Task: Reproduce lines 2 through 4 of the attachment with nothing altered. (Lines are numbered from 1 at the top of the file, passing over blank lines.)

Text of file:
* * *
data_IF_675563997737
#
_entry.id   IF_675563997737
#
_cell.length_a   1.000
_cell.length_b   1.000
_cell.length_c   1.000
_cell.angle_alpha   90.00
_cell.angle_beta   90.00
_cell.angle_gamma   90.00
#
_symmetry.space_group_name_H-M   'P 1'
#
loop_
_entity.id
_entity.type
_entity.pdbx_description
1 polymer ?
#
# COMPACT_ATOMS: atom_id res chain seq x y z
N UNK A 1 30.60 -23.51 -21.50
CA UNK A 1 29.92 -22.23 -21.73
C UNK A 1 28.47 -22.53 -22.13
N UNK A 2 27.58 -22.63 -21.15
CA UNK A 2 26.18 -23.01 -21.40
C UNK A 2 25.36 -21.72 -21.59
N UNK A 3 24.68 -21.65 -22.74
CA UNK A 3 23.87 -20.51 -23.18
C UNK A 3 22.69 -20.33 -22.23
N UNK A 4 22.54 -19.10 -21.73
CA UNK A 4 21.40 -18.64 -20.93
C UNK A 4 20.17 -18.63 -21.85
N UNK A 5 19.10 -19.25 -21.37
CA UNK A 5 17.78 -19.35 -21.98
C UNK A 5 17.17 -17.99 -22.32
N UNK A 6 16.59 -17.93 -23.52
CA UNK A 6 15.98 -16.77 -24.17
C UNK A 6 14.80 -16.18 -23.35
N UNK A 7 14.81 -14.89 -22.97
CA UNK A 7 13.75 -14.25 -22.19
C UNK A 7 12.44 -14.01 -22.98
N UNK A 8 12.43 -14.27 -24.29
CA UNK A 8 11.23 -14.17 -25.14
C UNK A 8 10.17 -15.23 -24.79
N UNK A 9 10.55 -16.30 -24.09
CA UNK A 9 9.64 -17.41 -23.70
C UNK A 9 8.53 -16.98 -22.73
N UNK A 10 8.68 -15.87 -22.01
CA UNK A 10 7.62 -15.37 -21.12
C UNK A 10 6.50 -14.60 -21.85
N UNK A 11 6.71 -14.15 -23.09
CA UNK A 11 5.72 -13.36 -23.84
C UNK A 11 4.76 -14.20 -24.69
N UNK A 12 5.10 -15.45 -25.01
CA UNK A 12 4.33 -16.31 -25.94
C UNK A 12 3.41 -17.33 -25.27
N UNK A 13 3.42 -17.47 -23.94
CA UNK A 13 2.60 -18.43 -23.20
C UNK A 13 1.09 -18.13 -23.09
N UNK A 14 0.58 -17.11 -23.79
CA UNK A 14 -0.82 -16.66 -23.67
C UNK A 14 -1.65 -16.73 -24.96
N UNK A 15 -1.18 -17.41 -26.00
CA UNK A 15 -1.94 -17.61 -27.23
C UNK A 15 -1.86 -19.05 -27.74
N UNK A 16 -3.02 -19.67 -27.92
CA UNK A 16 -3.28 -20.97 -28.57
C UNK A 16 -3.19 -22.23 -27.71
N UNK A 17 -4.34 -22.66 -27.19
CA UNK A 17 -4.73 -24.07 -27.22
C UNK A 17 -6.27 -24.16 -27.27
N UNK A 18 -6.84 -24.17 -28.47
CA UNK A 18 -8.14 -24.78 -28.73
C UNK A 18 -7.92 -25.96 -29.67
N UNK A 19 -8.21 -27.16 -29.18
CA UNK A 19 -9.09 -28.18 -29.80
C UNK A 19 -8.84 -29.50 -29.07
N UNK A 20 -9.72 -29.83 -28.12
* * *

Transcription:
#
_entry.id   IF_675563997737
#